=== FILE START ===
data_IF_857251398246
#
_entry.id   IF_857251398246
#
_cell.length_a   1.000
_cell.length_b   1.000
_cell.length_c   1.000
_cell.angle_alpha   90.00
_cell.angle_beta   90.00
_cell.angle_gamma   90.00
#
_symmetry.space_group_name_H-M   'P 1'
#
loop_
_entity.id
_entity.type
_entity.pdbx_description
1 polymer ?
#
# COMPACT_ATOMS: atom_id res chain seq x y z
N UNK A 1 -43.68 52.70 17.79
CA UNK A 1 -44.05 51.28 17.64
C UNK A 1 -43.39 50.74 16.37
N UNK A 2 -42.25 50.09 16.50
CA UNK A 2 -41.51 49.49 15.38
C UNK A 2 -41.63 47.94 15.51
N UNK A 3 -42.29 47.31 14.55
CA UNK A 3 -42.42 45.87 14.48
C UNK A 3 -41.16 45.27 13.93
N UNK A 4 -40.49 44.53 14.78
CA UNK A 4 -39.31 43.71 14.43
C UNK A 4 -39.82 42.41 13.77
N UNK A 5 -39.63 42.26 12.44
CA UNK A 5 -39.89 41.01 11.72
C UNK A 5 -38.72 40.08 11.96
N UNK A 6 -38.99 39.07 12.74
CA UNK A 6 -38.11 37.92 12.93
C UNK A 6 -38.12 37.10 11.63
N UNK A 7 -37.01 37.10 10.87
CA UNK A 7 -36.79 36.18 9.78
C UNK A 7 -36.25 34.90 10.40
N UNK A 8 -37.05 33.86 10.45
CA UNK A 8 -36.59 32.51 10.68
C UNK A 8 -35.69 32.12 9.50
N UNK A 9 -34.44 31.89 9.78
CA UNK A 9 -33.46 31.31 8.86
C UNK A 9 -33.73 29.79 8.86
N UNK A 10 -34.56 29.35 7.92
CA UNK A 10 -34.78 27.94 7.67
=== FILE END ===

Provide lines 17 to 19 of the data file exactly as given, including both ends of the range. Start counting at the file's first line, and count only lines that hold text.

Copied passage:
_entity.pdbx_description
1 polymer ?
#